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“Learning through the documentary was very different because we were engaged. It wasn’t just ‘climate change is happening.’ It’s happening in our backyards.”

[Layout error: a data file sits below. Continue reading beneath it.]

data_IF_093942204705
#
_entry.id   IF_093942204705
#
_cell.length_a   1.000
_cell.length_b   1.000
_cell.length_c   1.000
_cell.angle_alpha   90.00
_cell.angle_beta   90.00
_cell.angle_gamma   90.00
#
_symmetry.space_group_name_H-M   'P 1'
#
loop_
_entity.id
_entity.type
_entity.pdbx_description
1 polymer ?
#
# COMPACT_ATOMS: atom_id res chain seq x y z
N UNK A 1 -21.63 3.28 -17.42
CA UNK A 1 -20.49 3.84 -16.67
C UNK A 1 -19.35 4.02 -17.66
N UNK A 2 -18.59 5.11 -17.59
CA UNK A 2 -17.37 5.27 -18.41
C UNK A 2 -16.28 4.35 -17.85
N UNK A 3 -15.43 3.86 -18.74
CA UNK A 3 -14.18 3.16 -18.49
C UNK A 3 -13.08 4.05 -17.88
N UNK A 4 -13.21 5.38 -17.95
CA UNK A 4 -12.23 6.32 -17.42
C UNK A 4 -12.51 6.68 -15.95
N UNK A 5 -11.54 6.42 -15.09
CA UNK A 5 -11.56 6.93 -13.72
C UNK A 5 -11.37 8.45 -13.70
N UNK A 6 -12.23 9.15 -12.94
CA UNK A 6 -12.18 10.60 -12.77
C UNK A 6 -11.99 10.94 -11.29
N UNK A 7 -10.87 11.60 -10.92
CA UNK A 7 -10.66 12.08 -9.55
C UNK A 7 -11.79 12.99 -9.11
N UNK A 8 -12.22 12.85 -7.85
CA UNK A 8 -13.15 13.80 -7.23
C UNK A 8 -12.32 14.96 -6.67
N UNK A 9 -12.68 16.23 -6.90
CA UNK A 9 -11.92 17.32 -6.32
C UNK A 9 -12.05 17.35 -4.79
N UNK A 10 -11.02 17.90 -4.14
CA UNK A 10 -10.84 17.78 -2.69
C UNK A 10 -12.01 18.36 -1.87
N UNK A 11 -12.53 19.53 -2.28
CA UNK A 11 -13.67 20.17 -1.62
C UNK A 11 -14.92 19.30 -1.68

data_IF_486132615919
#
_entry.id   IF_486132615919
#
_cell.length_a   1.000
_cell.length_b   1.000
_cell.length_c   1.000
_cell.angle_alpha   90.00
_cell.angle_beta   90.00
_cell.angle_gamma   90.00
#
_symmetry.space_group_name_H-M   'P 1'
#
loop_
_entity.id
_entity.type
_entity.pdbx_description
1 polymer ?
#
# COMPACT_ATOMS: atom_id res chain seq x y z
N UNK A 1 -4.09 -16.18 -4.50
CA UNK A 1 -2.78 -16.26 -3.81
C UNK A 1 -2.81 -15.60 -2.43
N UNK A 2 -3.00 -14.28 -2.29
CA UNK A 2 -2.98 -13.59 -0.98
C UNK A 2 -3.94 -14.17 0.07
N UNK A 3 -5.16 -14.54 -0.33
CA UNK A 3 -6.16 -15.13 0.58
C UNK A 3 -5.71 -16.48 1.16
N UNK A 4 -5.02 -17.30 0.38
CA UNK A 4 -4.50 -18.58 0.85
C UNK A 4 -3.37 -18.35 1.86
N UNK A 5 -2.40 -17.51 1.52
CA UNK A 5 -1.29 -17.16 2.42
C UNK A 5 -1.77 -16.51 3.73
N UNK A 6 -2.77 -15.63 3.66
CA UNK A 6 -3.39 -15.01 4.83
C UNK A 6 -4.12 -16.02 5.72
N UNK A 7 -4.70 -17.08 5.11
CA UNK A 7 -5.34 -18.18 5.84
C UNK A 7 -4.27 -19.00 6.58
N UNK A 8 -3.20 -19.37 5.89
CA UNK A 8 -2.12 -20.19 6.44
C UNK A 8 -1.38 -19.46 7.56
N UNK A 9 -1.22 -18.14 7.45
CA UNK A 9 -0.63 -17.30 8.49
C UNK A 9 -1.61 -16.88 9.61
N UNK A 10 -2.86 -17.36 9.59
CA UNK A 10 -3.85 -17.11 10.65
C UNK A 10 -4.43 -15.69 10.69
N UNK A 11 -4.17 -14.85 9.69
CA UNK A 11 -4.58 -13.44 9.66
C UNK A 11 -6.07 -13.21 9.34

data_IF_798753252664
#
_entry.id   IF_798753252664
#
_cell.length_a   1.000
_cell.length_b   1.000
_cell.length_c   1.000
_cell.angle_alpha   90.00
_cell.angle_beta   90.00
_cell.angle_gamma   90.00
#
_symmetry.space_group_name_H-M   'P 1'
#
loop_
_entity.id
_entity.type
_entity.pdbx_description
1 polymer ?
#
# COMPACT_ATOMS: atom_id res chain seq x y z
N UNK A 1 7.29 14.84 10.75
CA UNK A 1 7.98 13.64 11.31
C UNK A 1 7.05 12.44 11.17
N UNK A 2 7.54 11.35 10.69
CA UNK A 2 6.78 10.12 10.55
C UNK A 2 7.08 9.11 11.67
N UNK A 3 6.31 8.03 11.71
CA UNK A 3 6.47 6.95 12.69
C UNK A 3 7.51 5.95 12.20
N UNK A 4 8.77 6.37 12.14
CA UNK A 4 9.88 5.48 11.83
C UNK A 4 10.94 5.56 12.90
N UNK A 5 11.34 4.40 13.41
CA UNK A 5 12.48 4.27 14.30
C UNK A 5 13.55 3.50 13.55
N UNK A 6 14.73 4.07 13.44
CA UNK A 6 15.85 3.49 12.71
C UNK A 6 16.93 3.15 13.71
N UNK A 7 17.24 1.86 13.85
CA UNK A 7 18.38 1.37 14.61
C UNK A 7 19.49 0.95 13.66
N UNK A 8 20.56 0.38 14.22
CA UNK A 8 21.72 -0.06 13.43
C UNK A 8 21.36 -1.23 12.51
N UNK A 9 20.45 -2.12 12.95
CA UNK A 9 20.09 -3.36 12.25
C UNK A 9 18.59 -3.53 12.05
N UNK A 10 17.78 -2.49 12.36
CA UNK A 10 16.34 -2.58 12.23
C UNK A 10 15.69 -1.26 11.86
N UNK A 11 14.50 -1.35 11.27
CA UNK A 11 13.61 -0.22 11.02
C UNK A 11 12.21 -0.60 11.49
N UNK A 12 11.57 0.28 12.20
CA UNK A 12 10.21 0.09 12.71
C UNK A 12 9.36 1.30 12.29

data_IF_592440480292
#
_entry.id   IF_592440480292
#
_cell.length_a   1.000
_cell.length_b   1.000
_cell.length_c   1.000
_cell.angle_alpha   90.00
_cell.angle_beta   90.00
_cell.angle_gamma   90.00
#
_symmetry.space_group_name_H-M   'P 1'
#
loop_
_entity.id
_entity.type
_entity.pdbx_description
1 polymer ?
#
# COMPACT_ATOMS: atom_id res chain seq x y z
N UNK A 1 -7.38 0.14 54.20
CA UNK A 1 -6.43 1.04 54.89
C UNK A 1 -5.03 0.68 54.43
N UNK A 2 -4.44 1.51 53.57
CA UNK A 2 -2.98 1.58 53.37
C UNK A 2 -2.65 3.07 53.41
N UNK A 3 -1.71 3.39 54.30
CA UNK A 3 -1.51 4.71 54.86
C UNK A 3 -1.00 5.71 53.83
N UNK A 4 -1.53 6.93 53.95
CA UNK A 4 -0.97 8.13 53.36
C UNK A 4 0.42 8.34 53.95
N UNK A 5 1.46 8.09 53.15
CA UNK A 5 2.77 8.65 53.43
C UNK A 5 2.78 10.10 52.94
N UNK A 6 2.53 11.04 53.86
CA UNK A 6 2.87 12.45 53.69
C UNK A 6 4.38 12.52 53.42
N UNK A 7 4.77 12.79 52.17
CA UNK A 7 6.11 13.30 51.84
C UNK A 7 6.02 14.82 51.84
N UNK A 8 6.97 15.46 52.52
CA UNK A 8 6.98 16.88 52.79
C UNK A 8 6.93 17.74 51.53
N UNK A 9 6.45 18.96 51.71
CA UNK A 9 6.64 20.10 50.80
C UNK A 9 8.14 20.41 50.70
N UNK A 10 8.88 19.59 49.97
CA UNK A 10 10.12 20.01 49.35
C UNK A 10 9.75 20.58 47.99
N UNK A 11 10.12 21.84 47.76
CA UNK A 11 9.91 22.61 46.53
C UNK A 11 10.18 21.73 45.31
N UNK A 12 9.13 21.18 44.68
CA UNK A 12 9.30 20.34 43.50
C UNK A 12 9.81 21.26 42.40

Annabelle (18), Mekenzie (18), and Tanielma (17) stand at the edge of Island Road in Terrebonne Parish, the part of Louisiana’s coast that remains barely above the sea, watching as two excavators move dirt to build berms that might protect the land. When a storm blows from the west, or the east, the wind pushes water onto the road, sometimes making it impassable. Mekenzie is from here, “down the bayou,” which is sinking nearly faster than anywhere else on earth. She points to the open water: “That used to be land. My grandparents remember herds of cows and wild horses.” Tanielma, who lives in Baton Rouge, and Annabelle, who lives in Lafayette, stare at the blue-gray waves and try to imagine cows. These types of observations about climate change are increasingly commonplace. Less often considered, though, is how this knowledge alters our sense of who we are and what we can do.